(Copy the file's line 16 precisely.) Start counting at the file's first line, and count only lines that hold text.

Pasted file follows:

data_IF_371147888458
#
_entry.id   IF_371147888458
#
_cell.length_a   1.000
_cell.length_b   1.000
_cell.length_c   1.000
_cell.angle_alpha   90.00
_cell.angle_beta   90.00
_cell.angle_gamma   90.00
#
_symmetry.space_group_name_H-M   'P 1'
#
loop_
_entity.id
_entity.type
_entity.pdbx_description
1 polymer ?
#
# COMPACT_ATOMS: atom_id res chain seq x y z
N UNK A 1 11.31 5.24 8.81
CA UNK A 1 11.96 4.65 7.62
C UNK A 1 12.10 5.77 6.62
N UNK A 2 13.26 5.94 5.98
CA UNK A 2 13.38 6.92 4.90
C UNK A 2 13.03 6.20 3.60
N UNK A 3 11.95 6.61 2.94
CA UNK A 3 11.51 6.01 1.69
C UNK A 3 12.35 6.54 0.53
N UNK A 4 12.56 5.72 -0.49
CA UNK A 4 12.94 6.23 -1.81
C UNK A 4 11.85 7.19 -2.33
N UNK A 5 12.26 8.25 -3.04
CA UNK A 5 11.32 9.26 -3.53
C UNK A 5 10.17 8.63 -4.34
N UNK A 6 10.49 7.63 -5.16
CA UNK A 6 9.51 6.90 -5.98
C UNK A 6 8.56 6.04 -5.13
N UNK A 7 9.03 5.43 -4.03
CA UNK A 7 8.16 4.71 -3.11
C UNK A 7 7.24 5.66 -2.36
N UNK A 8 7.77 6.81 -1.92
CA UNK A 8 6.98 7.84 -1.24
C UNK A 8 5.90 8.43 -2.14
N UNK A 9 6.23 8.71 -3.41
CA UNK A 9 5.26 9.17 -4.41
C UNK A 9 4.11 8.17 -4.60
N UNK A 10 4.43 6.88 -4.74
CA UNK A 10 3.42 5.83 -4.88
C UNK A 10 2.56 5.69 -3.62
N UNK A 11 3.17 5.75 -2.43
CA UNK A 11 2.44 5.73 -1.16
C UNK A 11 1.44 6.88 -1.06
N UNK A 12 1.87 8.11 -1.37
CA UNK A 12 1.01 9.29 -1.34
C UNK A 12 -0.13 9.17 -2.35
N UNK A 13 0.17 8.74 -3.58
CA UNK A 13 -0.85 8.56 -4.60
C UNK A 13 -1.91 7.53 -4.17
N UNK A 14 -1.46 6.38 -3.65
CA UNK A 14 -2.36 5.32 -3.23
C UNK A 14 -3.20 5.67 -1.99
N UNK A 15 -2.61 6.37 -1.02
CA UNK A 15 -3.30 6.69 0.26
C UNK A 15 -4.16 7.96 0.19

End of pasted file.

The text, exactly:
_entity.type